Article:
While it's not a truly bad game, Yoshi's New Island just really isn't much fun to actually play. In trying to make Yoshi's Island again, Arzest has made a game that can't hold a candle to the nearly two-decade-old original visually or creatively.
Reviewby Mike Crandol, Jan 22nd 2003
DVD 7: The Shadow
Reiji Kageyama's evil agenda is revealed, and only the characters are surprised. Megumi discovers his secret following a televised youth conference conveniently interrupted by Invaders, and finds herself in his power. Meanwhile the other members of AEGIS are enjoying their New Year's holiday at the Ukiya household, where Yukino forms an unlikely bond with Shun's little sister Saemi. The brief rest is soon interrupted when the Invaders take Ruriko's father prisoner. It seems that Kaiser Kikai and Count Akuma are not dead after all...
Gatekeepers is about as typical an anime as there ever was: a mostly-female group of high school kids with superpowers, transforming vehicles, and a giant robot defend the world from evil aliens, but are more concerned with fighting each other for the affections of the hapless male leader of the team. There are a few twists to the formula, like the 1960s backdrop, but this story's been done before. It's done well, however, and anime fans will likely find Gatekeepers to be a fun bit of mindless entertainment.
There are lots of great little touches sprinkled throughout this series, but the whole is less than the sum of its parts. The show can't decide if it's an action/comedy or a parody of action/comedies, and has one foot firmly planted in both. Given Gatekeepers' reheated premise it probably should have gone straight for parody; the ridiculously over-the-top moments are easily the series' high-points. Every TV show should begin with the cast shouting the overly-long episode title at the top of their lungs. The million secret passages scattered throughout the school are a nice touch, and the character of “Big Boss”, a regular joe who somehow convinced AEGIS he has superpowers, is hilarious. But things aren't quite kitschy enough, and when the tone gets more serious Gatekeepers becomes just another action anime. The 1969 setting is a largely wasted comedic opportunity; there's really no reason the show couldn't take place in the present day. Where are the Godzilla and Gigantor jokes?
That said, the stories are deftly executed and the characters are well-developed, even if they are largely archetypes. Shun, Ruriko, and Kaoru are your run-of-the-mill anime love-triangle, and Reiko appears to be the long-lost cousin of Excel Saga's Hatchan. But the show finds ample room to humanize its cast in these episodes and still gear things up for the impending series finale. Reiji is revealed to be the Dark Gatekeeper, no surprise since he's standing with the villains in the opening credits, but the subsequent actions he takes are a welcome twist in an otherwise predictable story. Sandwiched between the two episodes detailing his plot is a character-centric installment in which the entire team goes to Shun's house for the New Year. The interpersonal highjinks that ensue are again typical anime material, but it's the kind of stuff that endears the cast to the audience and separates good anime from bad.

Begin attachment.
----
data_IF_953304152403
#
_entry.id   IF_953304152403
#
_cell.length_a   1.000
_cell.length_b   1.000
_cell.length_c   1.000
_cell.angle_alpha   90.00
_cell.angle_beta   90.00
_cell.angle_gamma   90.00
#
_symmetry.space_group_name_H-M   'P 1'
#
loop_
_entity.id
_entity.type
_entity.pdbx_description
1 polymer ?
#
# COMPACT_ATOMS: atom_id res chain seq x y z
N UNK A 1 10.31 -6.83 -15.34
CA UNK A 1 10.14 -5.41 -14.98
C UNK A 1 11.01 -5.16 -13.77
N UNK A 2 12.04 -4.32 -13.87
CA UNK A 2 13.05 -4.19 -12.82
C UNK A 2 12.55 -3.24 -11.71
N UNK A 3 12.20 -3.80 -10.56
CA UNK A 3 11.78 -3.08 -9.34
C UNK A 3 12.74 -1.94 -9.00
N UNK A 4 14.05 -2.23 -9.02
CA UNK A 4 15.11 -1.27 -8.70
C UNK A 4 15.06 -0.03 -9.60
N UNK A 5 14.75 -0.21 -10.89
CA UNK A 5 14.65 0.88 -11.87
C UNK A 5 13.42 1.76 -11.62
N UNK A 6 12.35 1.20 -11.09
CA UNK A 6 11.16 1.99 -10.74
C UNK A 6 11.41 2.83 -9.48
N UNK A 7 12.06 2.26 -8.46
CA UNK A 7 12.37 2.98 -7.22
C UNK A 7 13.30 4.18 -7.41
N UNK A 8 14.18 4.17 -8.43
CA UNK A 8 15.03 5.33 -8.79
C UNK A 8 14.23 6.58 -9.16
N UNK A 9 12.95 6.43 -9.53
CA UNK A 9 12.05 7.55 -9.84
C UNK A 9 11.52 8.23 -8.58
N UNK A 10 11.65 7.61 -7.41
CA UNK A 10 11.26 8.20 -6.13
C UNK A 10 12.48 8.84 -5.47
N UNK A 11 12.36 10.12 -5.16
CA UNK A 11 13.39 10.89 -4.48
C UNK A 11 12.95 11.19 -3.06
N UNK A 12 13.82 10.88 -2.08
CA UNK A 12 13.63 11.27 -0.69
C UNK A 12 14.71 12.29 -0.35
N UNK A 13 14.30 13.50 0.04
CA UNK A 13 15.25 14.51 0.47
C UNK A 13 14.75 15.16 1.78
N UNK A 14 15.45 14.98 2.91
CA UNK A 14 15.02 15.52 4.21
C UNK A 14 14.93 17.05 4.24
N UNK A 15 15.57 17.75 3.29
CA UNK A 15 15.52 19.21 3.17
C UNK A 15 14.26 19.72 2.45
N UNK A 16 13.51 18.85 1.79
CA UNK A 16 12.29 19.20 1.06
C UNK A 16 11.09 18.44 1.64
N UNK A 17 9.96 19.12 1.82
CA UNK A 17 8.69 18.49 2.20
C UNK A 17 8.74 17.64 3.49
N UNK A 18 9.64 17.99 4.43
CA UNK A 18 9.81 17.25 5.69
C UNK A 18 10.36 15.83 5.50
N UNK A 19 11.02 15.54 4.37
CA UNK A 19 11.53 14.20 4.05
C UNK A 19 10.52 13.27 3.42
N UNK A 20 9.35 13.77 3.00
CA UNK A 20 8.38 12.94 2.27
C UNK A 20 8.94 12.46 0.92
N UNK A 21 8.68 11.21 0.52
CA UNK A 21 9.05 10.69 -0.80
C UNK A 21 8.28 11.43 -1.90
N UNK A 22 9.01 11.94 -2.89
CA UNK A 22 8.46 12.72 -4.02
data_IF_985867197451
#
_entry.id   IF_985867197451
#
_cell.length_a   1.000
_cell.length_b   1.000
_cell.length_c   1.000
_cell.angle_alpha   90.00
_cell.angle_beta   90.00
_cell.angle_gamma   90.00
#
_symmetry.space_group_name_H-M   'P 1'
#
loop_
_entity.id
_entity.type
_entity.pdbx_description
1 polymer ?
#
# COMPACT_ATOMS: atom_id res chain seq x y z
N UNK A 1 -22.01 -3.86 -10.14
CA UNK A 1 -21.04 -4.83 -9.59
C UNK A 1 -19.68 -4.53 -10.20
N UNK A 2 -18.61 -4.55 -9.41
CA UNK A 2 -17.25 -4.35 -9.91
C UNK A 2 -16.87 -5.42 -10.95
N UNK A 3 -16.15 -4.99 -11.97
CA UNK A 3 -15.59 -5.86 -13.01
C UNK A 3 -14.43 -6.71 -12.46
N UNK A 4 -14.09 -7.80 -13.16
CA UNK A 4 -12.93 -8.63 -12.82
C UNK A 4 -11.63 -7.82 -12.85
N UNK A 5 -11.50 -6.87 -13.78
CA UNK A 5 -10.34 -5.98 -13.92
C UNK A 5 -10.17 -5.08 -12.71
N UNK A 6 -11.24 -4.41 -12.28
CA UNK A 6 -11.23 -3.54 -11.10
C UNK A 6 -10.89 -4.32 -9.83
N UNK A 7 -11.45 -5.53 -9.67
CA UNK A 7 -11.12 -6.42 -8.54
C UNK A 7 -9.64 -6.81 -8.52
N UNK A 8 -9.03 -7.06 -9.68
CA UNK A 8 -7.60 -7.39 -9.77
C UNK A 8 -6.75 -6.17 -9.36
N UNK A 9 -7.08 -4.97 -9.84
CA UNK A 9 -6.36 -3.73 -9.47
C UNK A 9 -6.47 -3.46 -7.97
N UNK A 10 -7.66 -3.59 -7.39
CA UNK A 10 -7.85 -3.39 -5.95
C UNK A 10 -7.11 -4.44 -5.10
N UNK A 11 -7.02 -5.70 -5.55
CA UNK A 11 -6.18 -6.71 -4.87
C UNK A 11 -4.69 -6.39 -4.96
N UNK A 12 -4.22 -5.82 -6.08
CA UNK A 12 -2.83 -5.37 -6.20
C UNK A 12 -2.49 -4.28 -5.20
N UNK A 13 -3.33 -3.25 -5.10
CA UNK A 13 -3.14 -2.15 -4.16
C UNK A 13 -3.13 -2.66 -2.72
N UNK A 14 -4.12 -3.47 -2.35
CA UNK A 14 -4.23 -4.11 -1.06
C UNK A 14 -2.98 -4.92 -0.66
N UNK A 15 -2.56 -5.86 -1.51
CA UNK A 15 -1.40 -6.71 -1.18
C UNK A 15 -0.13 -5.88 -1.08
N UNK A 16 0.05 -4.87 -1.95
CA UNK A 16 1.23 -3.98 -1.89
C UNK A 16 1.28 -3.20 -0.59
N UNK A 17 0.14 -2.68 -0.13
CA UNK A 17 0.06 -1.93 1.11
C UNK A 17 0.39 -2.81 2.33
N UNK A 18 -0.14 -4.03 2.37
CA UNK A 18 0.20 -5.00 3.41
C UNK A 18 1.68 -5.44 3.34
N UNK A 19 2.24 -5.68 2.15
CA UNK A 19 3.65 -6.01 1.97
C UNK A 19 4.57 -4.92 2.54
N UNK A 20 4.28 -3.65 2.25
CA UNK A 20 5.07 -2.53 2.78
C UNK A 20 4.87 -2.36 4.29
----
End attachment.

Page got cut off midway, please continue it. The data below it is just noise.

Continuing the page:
Artistically Gatekeepers is pretty solid. Keiji Gotoh draws round-eyed anime babes like no one can (visually and thematically the show is very similar to Nadesico), and the CG vehicles blend nicely into their cartoonish surroundings. The only weak spot are the villains: Kaiser Kikai and Count Akuma look and sound like rejects from Giant Robo's Big Fire, and the Invader drones all bear an uncanny resemblance to Vinny the Robot from Spaceballs. The animation quality is average for a Studio Gonzo production, and the music is your typical late-90s anime soundtrack. Another chance to make use of the vintage backdrop with a campy retro score is lost on the bouncy techno theme song and bombastic incidental music.
Dub fans will have a field day trying to pick out all their favorite vocal performers; Gatekeepers is a veritable who's who of American anime voice actors. Yet strangely enough for all the talent present the English version is nothing to write home about. It is not a bad dub.…everyone does a fine job but it's almost as if the cast are bored with the material and aren't giving it their all. On the flip side, the Japanese cast members turn in some very strong performances. Naoko Takano breathes a lot of life into the tomboy Kaoru and her awkward attempts at femininity make her the most likeable of the characters. Chiemi Chiba is also thoroughly convincing as Shun's 10-year-old sister Saemi.
The disc itself is well produced. The menus are very user-friendly and the standard extras include alternate ending sequences and production art, but one wishes there were more episodes on this release. As four and five-episode discs become the industry standard Pioneer steadfastly sticks to its three-episode release format, spreading the 24 episodes of Gatekeepers over 8 volumes. This entertaining but unremarkable show might have been well worth picking up in the nine-episode installments Bandai used for Outlaw Star and Silent Möbius, but it's hard to recommend shelling out $200 + bucks for such a middle-of-the-road series.
Jaded otaku may find Gatekeepers too derivative to enjoy, but the formula is tried and true, and it works. It is at least worth a rental if you can find it, and if you don't have a representative of the high-school-supernatural-action-romance-comedy genre on your shelf yet it's as good a bet as any.
Overall (dub) : C
Overall (sub) : C+
Story : C
Animation : B-
Art : B-
Music : C
+ likeable characters in a wacky action-adventure anime
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